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Is Cannabis a Performance Enhancing Drug?

The question of cannabis’ place on the banned substance list for athletes is once again in the spotlight, after 21-year-old American 100m sprinter Sha’Carri Richardson was banned from competing at this year’s Olympic Games in Japan, having tested positive for marijuana following her winning trial time of 10.86 seconds.

Richardson, who admitted to smoking marijuana to help her cope after the death of her biological mother, received a one-month suspension from athletics. This ruling meant that the gold medal favourite could not compete in her 100m sprint at the Tokyo games later this month. In an additional blow, Richardson, whose ban will be completed before the 4x100m relay event, was not selected by the United States Olympic Committee and will therefore be unable to showcase her impressive speed in the team event.

Reactions to Richardson’s ban have typically fallen into one of two conflicting camps – “the athlete knows the rules, was tested, and was caught,” and “why is cannabis classed as a performance-enhancing drug?”

Indeed, some have even pointed to the drug’s changing legal status, its legality in the state of Oregon (where the Olympic trial race was run), and that, of all the available drugs which may enhance athletic performance, surely marijuana would be one of the last substances an athlete would use?

The United States Anti-Doping Agency (USADA)

American athletes are drug tested by The United States Anti-Doping Agency (USADA) – an organisation that covers track and field athletics, as well as combat sports such as mixed martial arts. On cannabis use, the official USADA website states the following – “For something to be added to the WADA (World Anti-Doping Agency) Prohibited List, it must meet two of the three inclusion criteria: a) It poses a health risk to athletes, b) It has the potential to enhance performance, and c) It violates the spirit of sport.”[i]

A 2011 WADA-published paper outlines its reasoning behind why cannabinoids meet these criteria, stating:

  1. “Athletes who smoke cannabis in-competition potentially endanger themselves and others because of increased risk-taking, slower reaction times and poor executive function or decision-making.”
  2. Based on current animal and human studies as well as on interviews with athletes and information from the field, cannabis can be performance-enhancing for some athletes and sports disciplines.”
  3. “Use of illicit drugs that are harmful to health and that may have performance-enhancing properties is not consistent with the athlete as a role model for young people around the world.”[ii]

Interestingly, WADA gave exemption to CBD in 2019, and USADA states that it will consider a Therapeutic Use Exemption (TUE) application that would allow medical marijuana use for neuropathic pain if approved. USADA’s website offers a commendable amount of transparency on the issue of therapeutic use exemption, including a downloadable PDF that outlines the criteria to be met to gain exemption.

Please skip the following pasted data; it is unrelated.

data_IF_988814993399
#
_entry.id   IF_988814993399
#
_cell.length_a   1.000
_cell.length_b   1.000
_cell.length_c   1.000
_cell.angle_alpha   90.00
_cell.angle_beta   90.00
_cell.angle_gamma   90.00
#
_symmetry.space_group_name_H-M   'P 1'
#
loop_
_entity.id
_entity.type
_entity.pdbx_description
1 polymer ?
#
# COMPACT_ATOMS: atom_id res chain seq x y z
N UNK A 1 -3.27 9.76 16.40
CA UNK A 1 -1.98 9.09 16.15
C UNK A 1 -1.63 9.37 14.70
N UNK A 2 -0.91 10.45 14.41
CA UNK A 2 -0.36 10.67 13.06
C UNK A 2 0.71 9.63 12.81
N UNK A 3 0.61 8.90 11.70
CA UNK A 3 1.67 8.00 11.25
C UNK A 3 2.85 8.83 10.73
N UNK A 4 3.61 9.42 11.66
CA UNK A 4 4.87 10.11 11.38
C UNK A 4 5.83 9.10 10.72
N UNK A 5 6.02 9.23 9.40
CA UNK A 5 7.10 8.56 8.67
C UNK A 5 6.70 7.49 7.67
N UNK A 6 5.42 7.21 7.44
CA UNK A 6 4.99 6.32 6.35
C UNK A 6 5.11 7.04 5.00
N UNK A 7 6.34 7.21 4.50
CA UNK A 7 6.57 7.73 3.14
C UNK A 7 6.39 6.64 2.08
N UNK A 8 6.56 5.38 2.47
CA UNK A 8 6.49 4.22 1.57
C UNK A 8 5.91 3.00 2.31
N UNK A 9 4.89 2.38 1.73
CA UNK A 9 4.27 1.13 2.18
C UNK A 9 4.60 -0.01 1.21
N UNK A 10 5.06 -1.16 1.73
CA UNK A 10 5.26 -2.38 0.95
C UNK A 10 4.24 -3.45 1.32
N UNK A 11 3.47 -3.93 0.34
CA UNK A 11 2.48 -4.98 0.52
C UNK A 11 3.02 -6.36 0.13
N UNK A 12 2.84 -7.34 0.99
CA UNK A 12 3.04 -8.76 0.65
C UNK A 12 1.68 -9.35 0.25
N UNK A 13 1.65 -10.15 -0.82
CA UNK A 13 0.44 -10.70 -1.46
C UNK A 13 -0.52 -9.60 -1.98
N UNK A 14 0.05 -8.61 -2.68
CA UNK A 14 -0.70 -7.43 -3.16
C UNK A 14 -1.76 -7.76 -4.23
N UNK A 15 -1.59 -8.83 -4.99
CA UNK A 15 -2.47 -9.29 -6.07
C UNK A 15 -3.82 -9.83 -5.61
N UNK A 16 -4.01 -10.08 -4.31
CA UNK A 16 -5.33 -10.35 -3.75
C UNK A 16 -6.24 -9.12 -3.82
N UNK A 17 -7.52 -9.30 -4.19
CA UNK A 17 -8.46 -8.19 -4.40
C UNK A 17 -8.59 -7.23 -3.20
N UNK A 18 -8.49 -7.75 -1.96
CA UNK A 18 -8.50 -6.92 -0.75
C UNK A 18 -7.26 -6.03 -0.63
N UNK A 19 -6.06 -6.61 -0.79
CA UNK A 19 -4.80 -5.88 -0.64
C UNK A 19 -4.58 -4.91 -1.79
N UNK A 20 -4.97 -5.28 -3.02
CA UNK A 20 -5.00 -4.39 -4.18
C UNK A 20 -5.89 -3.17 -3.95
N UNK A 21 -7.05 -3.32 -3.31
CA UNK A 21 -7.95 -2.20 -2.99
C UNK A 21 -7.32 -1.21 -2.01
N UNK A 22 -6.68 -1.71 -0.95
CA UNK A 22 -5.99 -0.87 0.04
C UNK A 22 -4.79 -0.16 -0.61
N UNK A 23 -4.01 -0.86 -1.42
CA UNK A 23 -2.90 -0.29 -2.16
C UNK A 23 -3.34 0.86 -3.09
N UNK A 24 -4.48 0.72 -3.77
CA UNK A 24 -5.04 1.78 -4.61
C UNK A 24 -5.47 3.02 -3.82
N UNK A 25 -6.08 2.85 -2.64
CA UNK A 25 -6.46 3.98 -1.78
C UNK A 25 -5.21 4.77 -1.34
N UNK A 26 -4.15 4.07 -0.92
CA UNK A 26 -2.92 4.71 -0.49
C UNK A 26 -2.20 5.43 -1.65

This includes the necessary application window of 30 days before the competition and further information from the athlete and their physician, and any additional information about a medical examination or imaging studies to verify the athlete’s medical need for a TUE[iii].

Performance Enhancing Effects of Marijuana

USADA and WADA have made their stance clear, but what does science say? A 2018 article, Cannabis and the Health and Performance of the Elite Athlete, published in the Clinical Journal of Sports Medicine reports, “there is a perception among some athletes that cannabis use may have beneficial effects” but “….there is no direct evidence of performance-enhancing effects in athletes.” It does, however, report that “the use of cannabis to facilitate relaxation may be indirectly perceived to improve performance”[iv].

Scottish Parkour practitioner Lee Anthony, a former Puma-sponsored athlete with 19 years of freerunning experience, is a daily cannabis user. He told Seedsman: “Smoking weed definitely helps me get dialed in. I’ve always found that it loosens off my body, helps me focus, and assists my mind-muscle connection. On the recovery side, it helps relax the body and eliminates tension – both physical and mental – which can only be positive in healing the body.”

In a recent landmark decision, The Nevada State Athletic Commission (NSAC), which oversees Boxing and MMA, voted unanimously on July 7th to no longer discipline fighters for cannabis use. The new policy is not retroactive to cases that have yet to be adjudicated and signals a massive change in thinking from the same board that handed UFC star, Nick Diaz a five-year ban and a fine of $165,000 in 2015. Commenting on the vote, NSAC chairman Stephen J Cloobeck said, “I believe it’s warranted and merited since it is legal in this state.” The NSAC has opted to continue testing for cannabis until the end of 2021 for data collection purposes but will not punish any fighter who tests positive[v].


As laws continue to relax on cannabis use worldwide, there is still work to be done in sport. The NSAC decision is huge and sparks hope that other organisations will follow suit. But as WADA still deems marijuana use as something that violates the sport’s spirit, it seems some minds may require more than scientific findings to change.






Cultivation information, and media is given for those of our clients who live in countries where cannabis cultivation is decriminalised or legal, or to those that operate within a licensed model. We encourage all readers to be aware of their local laws and to ensure they do not break them.

This post is also available in: French

Duncan Mathers